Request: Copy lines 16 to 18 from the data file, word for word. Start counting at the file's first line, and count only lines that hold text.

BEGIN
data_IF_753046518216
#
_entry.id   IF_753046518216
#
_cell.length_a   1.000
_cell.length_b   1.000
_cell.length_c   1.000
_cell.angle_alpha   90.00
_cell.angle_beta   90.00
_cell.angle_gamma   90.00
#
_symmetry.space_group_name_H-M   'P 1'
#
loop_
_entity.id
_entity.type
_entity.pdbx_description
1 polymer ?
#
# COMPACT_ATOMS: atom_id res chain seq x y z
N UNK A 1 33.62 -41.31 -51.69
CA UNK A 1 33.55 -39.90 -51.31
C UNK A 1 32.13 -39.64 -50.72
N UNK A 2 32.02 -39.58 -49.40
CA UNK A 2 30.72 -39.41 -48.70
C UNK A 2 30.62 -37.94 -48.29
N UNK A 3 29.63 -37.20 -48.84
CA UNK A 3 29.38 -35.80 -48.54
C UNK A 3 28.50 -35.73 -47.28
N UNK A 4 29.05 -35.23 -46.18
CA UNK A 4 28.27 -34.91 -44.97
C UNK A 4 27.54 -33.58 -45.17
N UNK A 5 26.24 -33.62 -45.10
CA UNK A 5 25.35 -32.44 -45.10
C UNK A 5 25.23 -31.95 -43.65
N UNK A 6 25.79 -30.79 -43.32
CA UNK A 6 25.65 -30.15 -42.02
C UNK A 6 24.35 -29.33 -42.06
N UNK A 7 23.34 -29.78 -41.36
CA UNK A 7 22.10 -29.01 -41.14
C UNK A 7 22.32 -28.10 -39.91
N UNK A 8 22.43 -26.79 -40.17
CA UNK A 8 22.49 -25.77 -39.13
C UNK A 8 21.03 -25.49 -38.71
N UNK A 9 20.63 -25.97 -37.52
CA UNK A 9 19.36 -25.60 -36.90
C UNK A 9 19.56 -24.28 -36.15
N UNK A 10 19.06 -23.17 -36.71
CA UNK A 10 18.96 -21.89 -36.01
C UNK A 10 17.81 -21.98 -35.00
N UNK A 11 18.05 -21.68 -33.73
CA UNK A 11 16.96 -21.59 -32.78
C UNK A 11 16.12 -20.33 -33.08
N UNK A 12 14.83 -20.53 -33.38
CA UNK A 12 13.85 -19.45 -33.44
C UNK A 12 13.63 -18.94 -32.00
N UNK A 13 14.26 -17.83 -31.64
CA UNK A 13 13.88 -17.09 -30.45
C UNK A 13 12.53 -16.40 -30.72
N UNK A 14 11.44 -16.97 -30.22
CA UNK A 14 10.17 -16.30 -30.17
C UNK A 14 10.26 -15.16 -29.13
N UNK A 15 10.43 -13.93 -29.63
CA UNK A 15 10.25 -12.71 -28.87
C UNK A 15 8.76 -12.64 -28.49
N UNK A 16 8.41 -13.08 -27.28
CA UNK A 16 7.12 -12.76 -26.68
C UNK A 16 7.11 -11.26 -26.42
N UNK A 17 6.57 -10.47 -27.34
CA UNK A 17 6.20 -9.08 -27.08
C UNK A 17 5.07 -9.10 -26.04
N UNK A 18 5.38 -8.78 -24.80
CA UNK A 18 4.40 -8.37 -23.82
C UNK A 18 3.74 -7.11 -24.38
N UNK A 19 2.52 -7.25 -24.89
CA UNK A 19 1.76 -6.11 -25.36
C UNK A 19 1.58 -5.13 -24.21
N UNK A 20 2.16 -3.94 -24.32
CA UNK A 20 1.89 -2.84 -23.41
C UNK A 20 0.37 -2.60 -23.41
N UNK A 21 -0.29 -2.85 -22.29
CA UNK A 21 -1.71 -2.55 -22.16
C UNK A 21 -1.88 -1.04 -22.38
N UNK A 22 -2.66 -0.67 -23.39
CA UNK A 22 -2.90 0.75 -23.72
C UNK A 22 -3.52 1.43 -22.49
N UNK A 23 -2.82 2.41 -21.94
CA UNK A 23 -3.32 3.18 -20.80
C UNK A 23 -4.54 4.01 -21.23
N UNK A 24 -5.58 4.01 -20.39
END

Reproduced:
_entity.type
_entity.pdbx_description
1 polymer ?